These last three feasts are a little harder to nail down as to their anti-type, because they have no Scriptural reference as to their fulfillment. The Bible is silent about their New Covenant fulfillment, because no books of the Bible were written after AD 70. But we know that the pattern set by the Spring Feasts is continued in the Fall Feasts.
We see the type of this feast, in Joshua chapter 6, with the destruction of Jericho at the end of the forty year exodus. SEVEN priests carrying SEVEN trumpets, with the Ark of God in the midst, marched around the wall of Jericho for 6 days. ON the SEVENTH DAY they marched around SEVEN TIMES. At the close of the march, the SEVEN trumpets were blown, the people shouted, and God caused the walls of Jericho to collapse. The victory was COMPLETE.
The events of Jericho offered a graphic image and actual prophecy of events at the close of the Jewish age, forty years after Pentecost, when there were seven angels with seven trumpets of doom and judgment:
- “And I saw the seven angels who stand before God, and seven trumpets were given to them.” (Revelation 8:2. NASB)
At that time the great and powerful city of Babylon (Jerusalem) suddenly fell:
- “standing at a distance because of the fear of her torment, saying, ‘Woe, woe, the great city, Babylon, the strong city! For in one hour your judgment has come.’” (Rev. 18:10)
Accompanied by a great shouting in heaven:
- “Rejoice over her, O heaven, and you saints and apostles and prophets, because God has pronounced judgment for you against her.” (Revelation 18:20. NASB)
* We see the spiritual anti-type of the Feast of Trumpets in the fall of Jerusalem and the return of Christ in AD 66 – 70. God’s people were freed from the bondage of the law at the cross. The New Covenant church was established at Pentecost. For 40 years it grew and matured and journeyed towards the true heavenly Promised Land (Heb. 11:13-16, 12:22-23), but before they were to enter that true heavenly Promised Land the city of oppression, OC Jerusalem, had to be destroyed. Thus, at the blowing of the trumpet, in Matthew 24, the scene was set, and Christ fulfilled the feast. Guess what month it was when Jerusalem fell? (Tishri usually occurs in September-October on the Gregorian calendar). “The city was taken on September 8, AD 70, after the last siege had lasted about five months” (Josephus, vol. 1, p. 467).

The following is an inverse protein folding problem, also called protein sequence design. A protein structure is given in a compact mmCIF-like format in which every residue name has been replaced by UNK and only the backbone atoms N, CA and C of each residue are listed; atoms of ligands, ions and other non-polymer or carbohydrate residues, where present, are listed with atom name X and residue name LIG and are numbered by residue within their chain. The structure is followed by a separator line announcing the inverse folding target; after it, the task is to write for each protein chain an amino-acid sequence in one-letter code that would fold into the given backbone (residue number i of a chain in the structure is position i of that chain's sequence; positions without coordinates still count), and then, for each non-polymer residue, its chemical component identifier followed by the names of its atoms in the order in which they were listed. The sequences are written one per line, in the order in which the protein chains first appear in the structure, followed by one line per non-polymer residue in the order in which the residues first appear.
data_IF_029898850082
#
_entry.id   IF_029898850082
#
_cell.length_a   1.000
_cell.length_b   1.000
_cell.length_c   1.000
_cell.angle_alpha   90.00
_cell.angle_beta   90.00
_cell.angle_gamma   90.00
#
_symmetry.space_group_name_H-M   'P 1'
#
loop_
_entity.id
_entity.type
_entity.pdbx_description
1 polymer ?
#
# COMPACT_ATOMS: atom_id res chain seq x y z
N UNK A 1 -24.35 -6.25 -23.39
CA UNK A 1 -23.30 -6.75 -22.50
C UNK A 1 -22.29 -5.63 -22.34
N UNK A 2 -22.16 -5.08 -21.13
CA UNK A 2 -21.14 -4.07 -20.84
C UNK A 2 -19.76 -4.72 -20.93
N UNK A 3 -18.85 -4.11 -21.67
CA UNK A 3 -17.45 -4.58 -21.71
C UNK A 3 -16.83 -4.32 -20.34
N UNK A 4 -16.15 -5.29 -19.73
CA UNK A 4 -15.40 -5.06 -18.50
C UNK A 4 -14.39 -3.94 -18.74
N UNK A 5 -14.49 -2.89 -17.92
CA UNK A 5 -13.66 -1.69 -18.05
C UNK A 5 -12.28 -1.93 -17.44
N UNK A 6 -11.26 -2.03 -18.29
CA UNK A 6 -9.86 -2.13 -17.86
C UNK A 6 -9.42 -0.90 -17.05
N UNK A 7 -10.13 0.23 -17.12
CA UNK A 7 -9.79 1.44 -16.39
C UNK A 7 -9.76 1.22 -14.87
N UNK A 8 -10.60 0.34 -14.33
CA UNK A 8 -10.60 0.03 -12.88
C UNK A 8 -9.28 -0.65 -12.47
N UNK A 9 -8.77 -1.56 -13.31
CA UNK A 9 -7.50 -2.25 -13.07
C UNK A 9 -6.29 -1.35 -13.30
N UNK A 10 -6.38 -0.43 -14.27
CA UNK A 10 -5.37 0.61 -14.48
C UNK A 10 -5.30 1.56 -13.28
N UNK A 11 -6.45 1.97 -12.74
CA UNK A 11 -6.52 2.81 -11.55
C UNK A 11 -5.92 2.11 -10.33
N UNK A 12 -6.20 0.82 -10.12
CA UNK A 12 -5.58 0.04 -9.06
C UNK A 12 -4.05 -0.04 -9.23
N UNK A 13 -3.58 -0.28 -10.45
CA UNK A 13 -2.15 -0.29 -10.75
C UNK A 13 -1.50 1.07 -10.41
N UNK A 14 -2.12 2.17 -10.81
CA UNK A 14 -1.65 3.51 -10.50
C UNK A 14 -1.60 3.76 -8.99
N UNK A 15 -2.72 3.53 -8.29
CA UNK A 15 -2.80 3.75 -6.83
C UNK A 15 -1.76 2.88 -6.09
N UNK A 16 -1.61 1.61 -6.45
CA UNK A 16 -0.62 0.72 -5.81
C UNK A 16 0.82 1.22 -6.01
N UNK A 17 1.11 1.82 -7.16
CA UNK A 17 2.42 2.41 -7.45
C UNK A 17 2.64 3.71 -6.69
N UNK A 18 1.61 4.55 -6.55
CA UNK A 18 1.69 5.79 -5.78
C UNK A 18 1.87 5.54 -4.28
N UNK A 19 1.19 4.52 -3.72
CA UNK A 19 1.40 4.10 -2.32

The unfulfilled aspects of the Feast of Trumpets, the Day of Atonement, and the Feast of Tabernacles all take place in the SEVENTH month. Number seven is the number of perfection and fullness. In these feasts, the final resurrection of the wicked in Revelation 20 occur, and the eternal Kingdom is fully consummated.
* Important note: the Resurrection of the “Righteous” dead ones, Rapture, and the Trumpet:
As previously mentioned, it is not possible to fit the entirety of any Feast into a neat box of any one event. In light of this, it is of critical importance that we do not try to conflate the Feast of Trumpets with the many NT passages which speak about the blowing of the trumpet for the resurrection of the righteous dead ones out of Hades/Sheol and rapture of the 1st century living righteous saints.
We need to remember that the Day of Trumpets (Rosh HaShana) was NOT the only day of the year when the trumpet (shofar) was sounded. It was also sounded during Yom Kippur, Passover and other occasions. Plus, we can see throughout the books of Exodus, Leviticus, Numbers, Deuteronomy, Joshua, and Judges that the trumpet was sounded for many different purposes and on many different occasions than merely on the Day of Trumpets.
In the New Testament, we see many passages where the “trumpet” was also to be blown at the resurrection of the righteous dead ones out of Hades/Sheol, with the coinciding rapture of the righteous living saints, at the start of Christ’s Parousia in AD 66 before the wrath of God would be poured out on unfaithful OC Israel (1 Corinthians 15:23, 51-52; 1 Thessalonians 1:10, 4:14-17, 5:3-4, 9).
Passages referring to the resurrection of the “righteous” dead saints out of Hades/Sheol and the change of the righteous living saints and rapture:
- “And He will send forth His angels with A GREAT TRUMPET and THEY WILL GATHER TOGETHER His elect from the four winds, from one end of the sky to the other.” (Matt. 24:31)
- “Behold, I tell you a mystery; we will not all sleep, but we will all be changed, in a moment, in the twinkling of an eye, at the last trumpet; for the trumpet will sound, and the dead will be raised imperishable, and we will be changed.” (1 Cor. 15:51-52. NASB)